But by god, it did.
One surprisingly warm autumn morning we headed north. A week earlier, while I was struggling to chase a story at the Fremantle Herald, I’d received a message from the guy I had planned to travel with, informing me that he would no longer be coming. Cue panic, and a desperate rush to recruit fellow adventure seekers/complete maniacs like myself. A stressful week later, I’d persuaded my friend to miss a few weeks of his work, and also found three random French guys on a backpacker group. Four guys, one girl, a dodgy car and 5,000km of deserted outback. It sounded like the beginning to Wolf Creek, which I’d made the mistake of watching the week before…
Just before the trip, massively increasing my stress levels, two inconvenient things went wrong. Oh wait, three. Firstly, I managed to snap the driver’s door handle off, meaning that I had to position my arm at an inhuman angle and push with inhuman strength to actually exit the car. Secondly, the back windscreen wiper stopped working, and hung down at a forlorn and very much vertical angle, attracting even more unwanted attention. Thirdly, the cigarette lighter stopped working. It seemed that everything that was awkward but not crucial to the car’s functioning had gone wrong. The car drove fine- apart from the odd gear crunch- but we couldn’t go on the trip without a way to charge our phones. After all, if we were dying in the middle of the outback it would be at least nice to have a charged phone, even if there wasn’t any signal!
Too terrified to take it to a garage, I attempted to fix the problem by myself. I watched countless YouTube videos, and managed to take the entire radio out. I then also managed to stab the cigarette lighter and gearbox numerous times with a screwdriver, before realising my case was hopeless.
“We can’t go on this trip” I told Pierre, one of the French guys.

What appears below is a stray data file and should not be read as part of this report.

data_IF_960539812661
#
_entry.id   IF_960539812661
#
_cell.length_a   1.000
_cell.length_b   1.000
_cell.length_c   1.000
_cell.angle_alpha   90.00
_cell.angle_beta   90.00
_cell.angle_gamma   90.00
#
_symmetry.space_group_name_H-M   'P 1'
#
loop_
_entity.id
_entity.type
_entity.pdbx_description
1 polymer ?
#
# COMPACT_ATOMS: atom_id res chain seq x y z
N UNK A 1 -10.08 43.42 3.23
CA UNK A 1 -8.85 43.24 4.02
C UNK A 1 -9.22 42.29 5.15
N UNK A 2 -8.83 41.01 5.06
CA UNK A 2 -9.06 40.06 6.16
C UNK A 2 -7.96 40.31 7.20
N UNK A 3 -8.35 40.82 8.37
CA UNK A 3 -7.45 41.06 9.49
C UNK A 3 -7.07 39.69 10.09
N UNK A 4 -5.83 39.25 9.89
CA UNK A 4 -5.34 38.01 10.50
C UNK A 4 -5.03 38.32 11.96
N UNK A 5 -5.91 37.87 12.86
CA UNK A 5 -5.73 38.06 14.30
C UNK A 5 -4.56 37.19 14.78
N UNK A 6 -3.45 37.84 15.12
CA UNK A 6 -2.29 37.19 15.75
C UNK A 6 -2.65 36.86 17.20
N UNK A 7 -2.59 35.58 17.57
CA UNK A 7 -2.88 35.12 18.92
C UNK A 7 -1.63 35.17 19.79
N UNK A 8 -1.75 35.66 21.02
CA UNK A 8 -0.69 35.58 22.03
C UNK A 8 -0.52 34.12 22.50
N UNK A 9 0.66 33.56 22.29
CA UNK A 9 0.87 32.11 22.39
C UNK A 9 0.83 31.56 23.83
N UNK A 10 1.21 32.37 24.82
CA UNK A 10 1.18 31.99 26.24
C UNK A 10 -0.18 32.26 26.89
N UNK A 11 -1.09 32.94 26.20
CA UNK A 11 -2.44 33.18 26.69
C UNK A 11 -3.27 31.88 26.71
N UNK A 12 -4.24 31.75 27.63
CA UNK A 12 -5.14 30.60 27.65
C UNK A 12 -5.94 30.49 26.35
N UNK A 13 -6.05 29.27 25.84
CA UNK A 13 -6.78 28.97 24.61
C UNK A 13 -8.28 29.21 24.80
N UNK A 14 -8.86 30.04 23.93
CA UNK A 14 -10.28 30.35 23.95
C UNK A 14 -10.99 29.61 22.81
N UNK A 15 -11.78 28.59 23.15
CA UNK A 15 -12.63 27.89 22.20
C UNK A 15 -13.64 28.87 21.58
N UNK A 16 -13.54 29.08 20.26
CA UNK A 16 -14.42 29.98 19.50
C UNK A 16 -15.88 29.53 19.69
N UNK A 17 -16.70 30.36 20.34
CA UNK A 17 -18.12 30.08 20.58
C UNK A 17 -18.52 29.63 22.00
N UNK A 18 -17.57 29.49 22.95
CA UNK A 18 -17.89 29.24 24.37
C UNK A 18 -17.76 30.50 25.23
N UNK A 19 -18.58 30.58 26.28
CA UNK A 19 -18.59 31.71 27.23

“Have you tried the fuse?” he said. Genius! I was exceedingly smug when I managed to fix the problem, even though I would have almost definitely failed without his advice…
We made it to Kalbarri without a problem, despite the fact that I was amazed that the car even moved with the sheer amount of stuff we’d crammed into her. Seeing out of the back window was out of the question, so I positioned the rear mirror so I could make awkward eye contact with the guys in the back.
So we’d made it seven hours out of Perth, and only had another forty-three to go…I was determined to make it just so I could say “I told you so” to the guys. Each day we survived was a miracle. I had taken some precautions- I’d bought a spare belt, a huge thing of water, and a fire extinguisher. The latter, however, was buried under a mountain of stuff in the boot and thus totally useless…
By day five we’d entered unknown territory. We’d spent the day exhausting ourselves swimming with whale sharks (they swim rather fast), and by the time the sun was setting we’d entered a terrain of dirt so red it hurt my eyes. At this point, the road decided to end, so we drove through the dust, kicking up clouds that caught the sunlight and clogged our throats.
Finally, we arrived at Karijini. The gorges surpassed my every expectation. We jumped into bright blue pools that cooled our dirt-ingrained bodies, and climbed the most Australian mountain ever- Mount Bruce. At the summit, a muscle-wrenching hour further than I expected, I bumped into two people that I knew (out of the three people there!)
But less than 24 hours later we decided to head, despite having set aside a whole three days for the national park. That night we camped under the dazzling moon, and chatted to a friendly truck driver by the bonfire. His truck, however, was not so friendly, and hummed and vibrated all through the night. I slept intermittently, in between the buzzing of a thousand mosquitos that had found their way into my car and the vocals of the tiresome truck.